Donation will help cover tuition, textbooks, transportation, food, and other expenses
BAYTOWN, TX — Shortly after Hurricane Harvey battered Baytown and surrounding communities with heavy rains that produced catastrophic flooding, Lee College Pres. Dr. Dennis Brown and members of the president’s cabinet decided to create a disaster relief fund to help students and employees recover from their losses and rebuild their homes and lives.
Now, just over a month after the storm first made landfall in Texas, the Lee College Hurricane Harvey Relief Fund has raised more than $100,000 and growing. The Lee College Foundation, Scholarship America, Santa Fe College in Florida, Inceptia, the Collette Foundation, ExxonMobil and numerous individual donors have all made sizable contributions.
At the September meeting of the Lee College Board of Regents, Brown thanked donors for their generosity and praised staff for working so quickly to set up the fund and “get the money in the hands of those who are most in need” — including the hundreds of students and employees so far who have received help to cover the cost of textbooks, tuition, transportation, food, home repairs and other expenses.
Law enforcement and criminal justice major Jasper Fairman is one of those who received much-needed assistance from the relief fund. Fairman and his wife, then pregnant with their daughter and scheduled to deliver at the end of August, evacuated first to Lake Charles, La., but got flooded in and lost a vehicle when Harvey moved east. The family then traveled to Austin to stay with relatives but when they returned to the Houston area, their trailer was uninhabitable and Fairman didn’t have the money for tuition.
“For three weeks, I couldn’t work because of the storm. We evacuated, came back and I still couldn’t work, but I had it in my mind to continue my education for this fall so I could stay on track toward my graduation,” said Fairman, who was unable to secure financial aid in time to meet the payment deadline. He had just found out his classes had been dropped for non-payment when he learned about the Harvey relief fund and put in an application.
“I was getting in panic mode; I didn’t want to drop,” Fairman said. “But sure enough, I received a call saying, ‘Don’t worry about anything, your tuition will be paid and you’ll be able to continue on with your classes.’ Tears started rolling down my eyes. It’s hard dealing with this issue and not knowing how you can make ends meet and continue on to your dreams. I’m thankful for the opportunity to be a recipient and thankful for Lee College having something like this for us.”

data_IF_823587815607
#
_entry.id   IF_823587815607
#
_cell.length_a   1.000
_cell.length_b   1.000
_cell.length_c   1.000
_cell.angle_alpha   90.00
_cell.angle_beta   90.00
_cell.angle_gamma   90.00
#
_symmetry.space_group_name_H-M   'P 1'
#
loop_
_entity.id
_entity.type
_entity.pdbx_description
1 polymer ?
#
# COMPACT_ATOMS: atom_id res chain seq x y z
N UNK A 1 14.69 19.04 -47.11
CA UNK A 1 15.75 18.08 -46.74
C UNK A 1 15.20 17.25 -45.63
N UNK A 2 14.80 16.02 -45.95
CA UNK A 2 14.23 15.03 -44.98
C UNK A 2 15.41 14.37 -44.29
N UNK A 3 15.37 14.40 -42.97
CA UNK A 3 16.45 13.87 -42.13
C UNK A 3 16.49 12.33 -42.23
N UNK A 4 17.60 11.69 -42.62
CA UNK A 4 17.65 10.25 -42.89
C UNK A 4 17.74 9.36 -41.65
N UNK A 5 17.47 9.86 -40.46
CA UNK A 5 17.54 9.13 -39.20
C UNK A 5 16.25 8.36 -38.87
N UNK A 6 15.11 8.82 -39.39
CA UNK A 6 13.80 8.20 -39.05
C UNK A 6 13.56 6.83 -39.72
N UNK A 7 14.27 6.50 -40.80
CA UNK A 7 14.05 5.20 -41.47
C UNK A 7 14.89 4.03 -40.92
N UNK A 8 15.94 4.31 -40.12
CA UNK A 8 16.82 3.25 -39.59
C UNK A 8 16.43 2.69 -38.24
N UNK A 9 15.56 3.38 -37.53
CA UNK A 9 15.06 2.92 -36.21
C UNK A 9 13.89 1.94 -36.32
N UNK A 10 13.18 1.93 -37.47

Baytown native Anabel Briones, who also received help from the Harvey relief fund, graduated from Lee College with an Associate Degree of Nursing three years ago but returned to satisfy prerequisites for her bachelor’s degree. She and her husband, a welding student at the college, evacuated their home in the Pine Meadows subdivision at the last minute to protect their young daughters as the water rose.
“When it was safe for us to come back home, I walked into my house and had the breakdown of my life. Everything we’ve been working so hard for was destroyed,” said Briones, a registered nurse who continued to work during Harvey but has since taken a leave of absence to focus on rebuilding her home.
Though they lost a car in the storm, are displaced and staying with relatives, and have been turned down for other forms of assistance, Briones and her husband are determined to stay in school.
“You get in a position where you think you have it all together, but one day is all it takes and you’re at nothing,” Briones said. “The help from Lee College meant a lot to me. We still have goals to reach and we can’t let one event take over our whole life. That’s our mentality and it’s going to be difficult, but we will get through this.”
Lee College students and employees continue to apply for help from the Hurricane Harvey Relief Fund, which is still accepting donations. To give, visit www.lee.edu/harveydonations or contact Pam Warford, executive director of Foundation and Resource Development, at 281.425.6361 or email@example.com.
Lee College offers more than 100 associate degree and certificate programs, as well as non-credit workforce and community education courses, that prepare its diverse student body for advanced higher education; successful entry into the workforce; and a variety of in-demand careers. With the main campus and McNair Center located in Baytown, Texas, and a satellite education center in nearby South Liberty County, the college serves a geographic area of more than 220,000 residents that includes 15 school systems. To learn more, visit www.lee.edu.